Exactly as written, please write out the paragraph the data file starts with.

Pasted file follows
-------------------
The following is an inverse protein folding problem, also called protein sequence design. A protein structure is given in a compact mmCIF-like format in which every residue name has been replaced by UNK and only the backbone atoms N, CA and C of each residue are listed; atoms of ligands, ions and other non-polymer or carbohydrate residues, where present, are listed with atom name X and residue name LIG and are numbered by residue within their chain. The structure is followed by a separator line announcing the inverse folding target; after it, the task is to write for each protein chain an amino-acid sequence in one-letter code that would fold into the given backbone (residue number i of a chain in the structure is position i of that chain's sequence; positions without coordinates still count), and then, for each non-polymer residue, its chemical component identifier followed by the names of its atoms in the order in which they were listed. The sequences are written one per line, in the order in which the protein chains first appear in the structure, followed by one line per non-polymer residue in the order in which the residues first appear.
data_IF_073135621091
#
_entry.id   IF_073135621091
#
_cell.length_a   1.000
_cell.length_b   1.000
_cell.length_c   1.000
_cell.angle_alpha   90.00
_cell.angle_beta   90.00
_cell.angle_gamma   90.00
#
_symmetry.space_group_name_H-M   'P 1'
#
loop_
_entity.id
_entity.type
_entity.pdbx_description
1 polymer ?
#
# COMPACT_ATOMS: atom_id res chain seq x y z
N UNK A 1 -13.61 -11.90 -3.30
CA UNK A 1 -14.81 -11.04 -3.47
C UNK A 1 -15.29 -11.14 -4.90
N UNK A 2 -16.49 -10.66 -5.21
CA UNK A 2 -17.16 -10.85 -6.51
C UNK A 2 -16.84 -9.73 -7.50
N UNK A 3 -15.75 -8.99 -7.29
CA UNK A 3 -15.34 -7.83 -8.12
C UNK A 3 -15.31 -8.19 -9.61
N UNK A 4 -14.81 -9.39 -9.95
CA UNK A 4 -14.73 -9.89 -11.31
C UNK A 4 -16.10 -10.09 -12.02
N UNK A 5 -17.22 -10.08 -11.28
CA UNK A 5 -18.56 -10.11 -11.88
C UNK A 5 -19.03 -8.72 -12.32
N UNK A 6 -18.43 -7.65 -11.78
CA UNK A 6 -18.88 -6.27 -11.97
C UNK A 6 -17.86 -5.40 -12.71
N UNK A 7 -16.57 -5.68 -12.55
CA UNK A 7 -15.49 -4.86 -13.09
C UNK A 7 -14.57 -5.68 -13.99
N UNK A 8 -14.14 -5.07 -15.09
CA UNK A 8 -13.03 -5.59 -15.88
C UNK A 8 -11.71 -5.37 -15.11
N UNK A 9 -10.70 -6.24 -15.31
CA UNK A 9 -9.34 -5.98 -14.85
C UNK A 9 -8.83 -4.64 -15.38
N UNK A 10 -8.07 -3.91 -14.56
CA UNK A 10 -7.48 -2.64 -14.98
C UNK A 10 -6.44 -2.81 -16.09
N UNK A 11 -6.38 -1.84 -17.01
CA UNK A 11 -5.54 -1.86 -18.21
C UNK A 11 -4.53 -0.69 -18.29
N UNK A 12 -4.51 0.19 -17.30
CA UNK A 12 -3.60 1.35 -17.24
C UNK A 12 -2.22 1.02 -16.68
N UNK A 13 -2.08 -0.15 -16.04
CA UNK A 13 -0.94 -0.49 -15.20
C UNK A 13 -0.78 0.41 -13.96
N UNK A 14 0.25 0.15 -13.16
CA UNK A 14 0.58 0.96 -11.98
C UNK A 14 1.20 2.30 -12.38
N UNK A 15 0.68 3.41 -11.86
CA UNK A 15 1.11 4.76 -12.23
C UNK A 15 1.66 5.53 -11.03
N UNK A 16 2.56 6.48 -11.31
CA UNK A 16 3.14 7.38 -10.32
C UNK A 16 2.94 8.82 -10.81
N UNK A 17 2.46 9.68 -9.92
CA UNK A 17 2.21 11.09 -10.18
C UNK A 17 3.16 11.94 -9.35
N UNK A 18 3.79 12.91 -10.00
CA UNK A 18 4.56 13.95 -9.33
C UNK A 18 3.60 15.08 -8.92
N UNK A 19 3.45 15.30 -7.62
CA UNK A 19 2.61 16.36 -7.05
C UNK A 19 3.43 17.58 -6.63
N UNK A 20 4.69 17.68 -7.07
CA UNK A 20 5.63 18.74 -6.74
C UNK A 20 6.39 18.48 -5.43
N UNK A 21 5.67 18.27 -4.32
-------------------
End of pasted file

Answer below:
The following is an inverse protein folding problem, also called protein sequence design. A protein structure is given in a compact mmCIF-like format in which every residue name has been replaced by UNK and only the backbone atoms N, CA and C of each residue are listed; atoms of ligands, ions and other non-polymer or carbohydrate residues, where present, are listed with atom name X and residue name LIG and are numbered by residue within their chain. The structure is followed by a separator line announcing the inverse folding target; after it, the task is to write for each protein chain an amino-acid sequence in one-letter code that would fold into the given backbone (residue number i of a chain in the structure is position i of that chain's sequence; positions without coordinates still count), and then, for each non-polymer residue, its chemical component identifier followed by the names of its atoms in the order in which they were listed. The sequences are written one per line, in the order in which the protein chains first appear in the structure, followed by one line per non-polymer residue in the order in which the residues first appear.